Call to better record patient-reported outcomes in clinical trials

Thursday, 08 February, 2018

Call to better record patient-reported outcomes in clinical trials

Researchers have recommended changes to the international guidelines used in the development of clinical trials, in an effort to gain information about the impact on the quality of life of participating patients.

Protocols describe how a clinical trial will be conducted — including its objectives, design, methodology, statistical considerations and organisation — and ensure the safety of participating patients as well as the integrity of the data collected. However, research recently published in the BMJ has found that sometimes there can be a lack of emphasis on patient-reported outcomes (PROs) — feedback from patients about how the clinical trial has affected their overall health and quality of life.

“Patient-reported outcome data from clinical trials can provide valuable evidence to inform shared decision-making, pharmaceutical labelling claims, clinical guidelines and health policy,” said Professor Melanie Calvert, director of the Centre for Patient-Reported Outcomes Research (CPROR) at the University of Birmingham. “However, clinical trial protocols often lack important information regarding the collection of quality of life and symptom data.

“Working in collaboration with international stakeholders we have developed consensus-based, PRO-specific protocol guidance to help ensure high-quality data to inform patient-centred care.”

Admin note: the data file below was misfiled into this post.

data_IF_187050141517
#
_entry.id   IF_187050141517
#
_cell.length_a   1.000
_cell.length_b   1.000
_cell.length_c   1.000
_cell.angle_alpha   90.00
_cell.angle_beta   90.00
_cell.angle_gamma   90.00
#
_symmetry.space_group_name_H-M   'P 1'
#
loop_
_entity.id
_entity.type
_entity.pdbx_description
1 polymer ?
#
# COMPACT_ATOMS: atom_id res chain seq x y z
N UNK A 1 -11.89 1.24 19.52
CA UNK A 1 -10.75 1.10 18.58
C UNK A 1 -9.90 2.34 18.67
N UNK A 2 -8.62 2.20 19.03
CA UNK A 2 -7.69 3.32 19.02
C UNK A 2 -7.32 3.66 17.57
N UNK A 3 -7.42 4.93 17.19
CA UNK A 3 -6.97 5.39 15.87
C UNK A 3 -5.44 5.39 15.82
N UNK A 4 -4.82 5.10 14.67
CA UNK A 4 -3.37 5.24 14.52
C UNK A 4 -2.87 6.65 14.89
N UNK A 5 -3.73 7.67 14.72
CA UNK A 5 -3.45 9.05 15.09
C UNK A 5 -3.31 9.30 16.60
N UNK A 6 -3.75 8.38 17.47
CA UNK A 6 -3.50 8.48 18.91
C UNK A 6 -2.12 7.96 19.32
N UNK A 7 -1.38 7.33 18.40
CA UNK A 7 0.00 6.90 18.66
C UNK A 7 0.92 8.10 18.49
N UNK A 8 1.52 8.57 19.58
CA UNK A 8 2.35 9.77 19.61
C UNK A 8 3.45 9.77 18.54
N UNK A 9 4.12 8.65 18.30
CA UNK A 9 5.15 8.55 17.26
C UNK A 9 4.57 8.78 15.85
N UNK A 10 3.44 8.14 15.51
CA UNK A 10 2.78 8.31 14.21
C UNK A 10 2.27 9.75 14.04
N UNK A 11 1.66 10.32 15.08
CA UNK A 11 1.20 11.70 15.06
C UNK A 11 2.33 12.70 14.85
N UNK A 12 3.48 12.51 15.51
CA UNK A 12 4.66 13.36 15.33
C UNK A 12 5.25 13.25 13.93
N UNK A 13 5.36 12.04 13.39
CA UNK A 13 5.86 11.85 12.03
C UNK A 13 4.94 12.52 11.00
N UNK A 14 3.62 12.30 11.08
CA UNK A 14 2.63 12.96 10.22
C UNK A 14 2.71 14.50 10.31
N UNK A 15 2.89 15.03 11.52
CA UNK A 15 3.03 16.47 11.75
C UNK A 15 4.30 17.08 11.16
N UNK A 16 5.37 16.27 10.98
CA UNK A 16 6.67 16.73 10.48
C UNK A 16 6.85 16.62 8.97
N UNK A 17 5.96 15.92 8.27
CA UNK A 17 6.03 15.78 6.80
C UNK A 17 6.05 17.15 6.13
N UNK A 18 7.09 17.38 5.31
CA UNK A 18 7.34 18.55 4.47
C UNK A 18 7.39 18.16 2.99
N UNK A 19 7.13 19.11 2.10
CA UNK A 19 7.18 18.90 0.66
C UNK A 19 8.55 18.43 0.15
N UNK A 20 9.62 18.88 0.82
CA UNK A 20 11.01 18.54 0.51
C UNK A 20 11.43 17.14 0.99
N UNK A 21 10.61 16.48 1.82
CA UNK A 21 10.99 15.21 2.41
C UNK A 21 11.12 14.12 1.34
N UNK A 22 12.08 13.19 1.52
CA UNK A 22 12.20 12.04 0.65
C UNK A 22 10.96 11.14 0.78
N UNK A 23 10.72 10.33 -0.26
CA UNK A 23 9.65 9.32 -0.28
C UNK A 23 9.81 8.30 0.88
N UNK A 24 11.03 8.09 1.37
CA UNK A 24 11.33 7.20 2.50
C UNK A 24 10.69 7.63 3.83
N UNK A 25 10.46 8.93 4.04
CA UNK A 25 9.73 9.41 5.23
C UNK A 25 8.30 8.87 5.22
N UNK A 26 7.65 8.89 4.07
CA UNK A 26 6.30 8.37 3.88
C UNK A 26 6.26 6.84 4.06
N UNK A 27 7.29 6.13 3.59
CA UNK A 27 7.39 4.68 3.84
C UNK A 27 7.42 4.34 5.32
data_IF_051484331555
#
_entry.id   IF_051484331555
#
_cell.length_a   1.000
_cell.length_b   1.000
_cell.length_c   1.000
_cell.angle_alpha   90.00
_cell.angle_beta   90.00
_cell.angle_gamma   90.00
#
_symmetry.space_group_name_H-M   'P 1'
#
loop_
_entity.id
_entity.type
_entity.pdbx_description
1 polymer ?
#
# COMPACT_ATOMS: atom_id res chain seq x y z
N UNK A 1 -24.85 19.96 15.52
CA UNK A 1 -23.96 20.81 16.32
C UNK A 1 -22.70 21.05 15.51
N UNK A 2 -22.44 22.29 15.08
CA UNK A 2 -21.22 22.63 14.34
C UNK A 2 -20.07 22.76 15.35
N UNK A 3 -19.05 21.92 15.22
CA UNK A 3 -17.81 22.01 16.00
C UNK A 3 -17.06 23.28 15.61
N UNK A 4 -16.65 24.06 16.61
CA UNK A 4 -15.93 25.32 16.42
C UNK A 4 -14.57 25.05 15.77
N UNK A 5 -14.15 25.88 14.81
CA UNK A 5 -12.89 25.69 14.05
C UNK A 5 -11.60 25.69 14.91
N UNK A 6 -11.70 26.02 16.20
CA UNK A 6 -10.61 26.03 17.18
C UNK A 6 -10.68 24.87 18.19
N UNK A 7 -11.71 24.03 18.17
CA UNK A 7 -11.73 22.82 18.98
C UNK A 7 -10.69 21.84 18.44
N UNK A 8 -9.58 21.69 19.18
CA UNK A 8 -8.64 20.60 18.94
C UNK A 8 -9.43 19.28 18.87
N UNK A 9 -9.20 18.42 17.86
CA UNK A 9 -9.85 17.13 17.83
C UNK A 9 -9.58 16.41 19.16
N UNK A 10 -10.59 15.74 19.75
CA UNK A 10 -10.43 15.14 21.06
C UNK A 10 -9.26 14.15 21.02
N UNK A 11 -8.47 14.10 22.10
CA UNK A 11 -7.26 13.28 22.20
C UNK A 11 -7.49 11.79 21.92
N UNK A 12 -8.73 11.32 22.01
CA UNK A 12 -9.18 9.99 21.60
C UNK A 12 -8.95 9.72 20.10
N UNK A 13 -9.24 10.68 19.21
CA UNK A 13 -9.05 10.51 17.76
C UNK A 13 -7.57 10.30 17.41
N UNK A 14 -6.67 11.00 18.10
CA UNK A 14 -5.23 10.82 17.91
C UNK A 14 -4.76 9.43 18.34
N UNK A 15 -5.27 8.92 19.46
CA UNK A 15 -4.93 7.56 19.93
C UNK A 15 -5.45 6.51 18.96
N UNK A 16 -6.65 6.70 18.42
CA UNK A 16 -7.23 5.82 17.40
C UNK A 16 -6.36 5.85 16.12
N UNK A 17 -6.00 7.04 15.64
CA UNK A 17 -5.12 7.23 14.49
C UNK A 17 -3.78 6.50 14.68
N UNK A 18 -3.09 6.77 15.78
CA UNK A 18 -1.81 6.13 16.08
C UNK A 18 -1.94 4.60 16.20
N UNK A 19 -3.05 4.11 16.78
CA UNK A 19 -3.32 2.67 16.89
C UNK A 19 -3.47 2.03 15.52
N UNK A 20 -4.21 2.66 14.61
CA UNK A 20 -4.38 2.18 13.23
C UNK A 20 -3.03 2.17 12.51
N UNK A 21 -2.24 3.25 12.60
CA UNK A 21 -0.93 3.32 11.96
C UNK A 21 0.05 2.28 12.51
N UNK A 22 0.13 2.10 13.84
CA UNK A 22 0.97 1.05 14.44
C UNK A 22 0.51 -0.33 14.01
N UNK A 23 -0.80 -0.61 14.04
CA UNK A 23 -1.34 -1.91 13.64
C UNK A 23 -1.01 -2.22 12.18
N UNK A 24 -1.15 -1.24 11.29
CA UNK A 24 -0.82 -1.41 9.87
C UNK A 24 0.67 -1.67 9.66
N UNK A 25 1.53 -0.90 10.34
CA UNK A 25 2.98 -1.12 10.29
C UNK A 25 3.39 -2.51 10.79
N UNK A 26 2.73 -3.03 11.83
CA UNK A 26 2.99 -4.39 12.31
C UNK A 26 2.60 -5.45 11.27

The recommended changes follow research funded by Macmillan Cancer Support and conducted by researchers at the Universities of Birmingham, Toronto and Sydney. The results have been published in JAMA: The Journal of the American Medical Association.

“As more new cancer treatments are tested as part of clinical trials, it is vital that we know about the impact they have on patients’ lives,” said Professor Jane Maher, joint chief medical officer at Macmillan Cancer Support.

“New cancer treatments can add months or even years to life, but they can also have side effects which can really have an impact on quality of life, in some cases long after treatment finishes. Such outcomes have often not been reported.

“These recommended changes to international guidelines will help ensure that people’s experiences of new treatments are properly recorded and published, and I would urge researchers to adopt them.”

Eleven extensions and five elaborations to the SPIRIT 2013 checklist are recommended for inclusion in clinical trial protocols where PROs are a primary or key secondary outcome. However, Professor Calvert noted that the study authors are “actively encouraging protocol writers to consider use of this guidance in all trials or clinical research studies where PROs are collected”.

“The guidance does not aim to be prescriptive, but instead to encourage and facilitate careful planning of PRO components of trials, and thereby improve PRO trial design, which we hope will help staff and patients understand the rationale for PRO assessment, improve PRO data completeness and quality, facilitate high-quality analysis and reporting, and ultimately improve the quality of the global PRO evidence base.”

Image credit: © Business

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